The 1st International Symposium on the applications and uses of optical tweezers in life science research was hosted by JPK Instruments in Berlin on 15th May 2008. It was held at the Magnus Haus, the home of Heinrich Gustav Magnus, a renowned 19th century German chemist and physicist, and seat of the German Physical Society.
Optical tweezers are becoming of increasing importance to researchers working in the life sciences. Judging from the attendance of around 100 scientists from around the world, the need for a forum to discuss and push the limits of such technology was extremely well received. The format of the meeting saw invited presentations supported by a diverse poster competition sponsored by JPK Instruments, leaders in providing innovative nanotechnology solutions to the life sciences. Three sessions of oral presentations covered the technical aspects of optical tweezers as well as single molecule and live cell applications using this technology.
The invited speakers are world-leading scientists in the field: The first session considered the theory and application of optical tweezers and was presented by Professor Ernst-Ludwig Florin, University of Texas and Dr. Erik Schäffer, Technical University of Dresden. The second session covered the area of single molecule study and featured talks of Professor Martin Hegner from Trinity College Dublin, Professor Justin Molloy from UK’s National Institute for Medical Research and Professor Marileen Dogterom from the FOM Institute in Amsterdam. Finally, the third session focused on investigating living cell behaviour. The speakers were Professor Lene Oddershede from the NBI, Copenhagen, Professor Alexander Rohrbach from IMTEK in Freiburg and Professor Andrea Robitzki of the University of Leipzig. The talks led to many questions and discussion between the speakers and the audience demonstrating the value of such an annual forum.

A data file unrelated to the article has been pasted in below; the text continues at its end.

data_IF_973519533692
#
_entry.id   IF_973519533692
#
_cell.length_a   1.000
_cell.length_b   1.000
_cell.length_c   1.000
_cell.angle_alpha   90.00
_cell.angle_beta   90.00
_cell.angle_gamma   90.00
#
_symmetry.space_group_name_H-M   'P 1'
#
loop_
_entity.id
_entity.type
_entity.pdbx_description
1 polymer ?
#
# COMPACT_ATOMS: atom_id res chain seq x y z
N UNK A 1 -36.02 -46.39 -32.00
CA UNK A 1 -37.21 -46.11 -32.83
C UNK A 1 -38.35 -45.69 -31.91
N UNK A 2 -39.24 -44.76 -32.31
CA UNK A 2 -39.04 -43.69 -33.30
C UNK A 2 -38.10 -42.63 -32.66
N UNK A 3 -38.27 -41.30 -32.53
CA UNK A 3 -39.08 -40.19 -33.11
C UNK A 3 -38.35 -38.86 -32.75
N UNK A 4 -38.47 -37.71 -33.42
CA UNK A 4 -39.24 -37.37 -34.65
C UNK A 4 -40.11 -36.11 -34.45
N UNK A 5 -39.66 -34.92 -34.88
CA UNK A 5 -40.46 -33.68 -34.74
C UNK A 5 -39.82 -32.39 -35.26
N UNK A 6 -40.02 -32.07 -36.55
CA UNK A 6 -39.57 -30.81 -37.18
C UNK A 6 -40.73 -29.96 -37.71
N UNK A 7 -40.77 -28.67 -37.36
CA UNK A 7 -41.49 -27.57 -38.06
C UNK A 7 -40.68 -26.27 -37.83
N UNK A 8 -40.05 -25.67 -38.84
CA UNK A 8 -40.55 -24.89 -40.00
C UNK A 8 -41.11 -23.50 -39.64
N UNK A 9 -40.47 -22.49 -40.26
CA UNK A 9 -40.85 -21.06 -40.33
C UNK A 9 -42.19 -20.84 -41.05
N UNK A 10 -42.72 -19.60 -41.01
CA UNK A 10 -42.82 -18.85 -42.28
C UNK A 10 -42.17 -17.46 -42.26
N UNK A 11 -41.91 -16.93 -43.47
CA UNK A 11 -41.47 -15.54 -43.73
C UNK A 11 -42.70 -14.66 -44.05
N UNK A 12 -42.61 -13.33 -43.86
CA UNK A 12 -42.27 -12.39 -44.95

It was exciting to see such a diversity of opportunity for optical tweezers exploitation. It is another example of technology that transcends traditional boundaries between scientific disciplines with physics meeting biology in a most exciting manner. Torsten Jähnke, one of JPK’s founders, said the company was extremely pleased with the attendance. It gave him only one problem – it will require an even bigger venue for next year’s meeting!
Finally a word about NanoBioVIEWS: This is the name given to a new series of international meetings initiated by JPK Instruments to further the scientific knowledge exchange on instrumentation and applications of nanotechnology in the life sciences.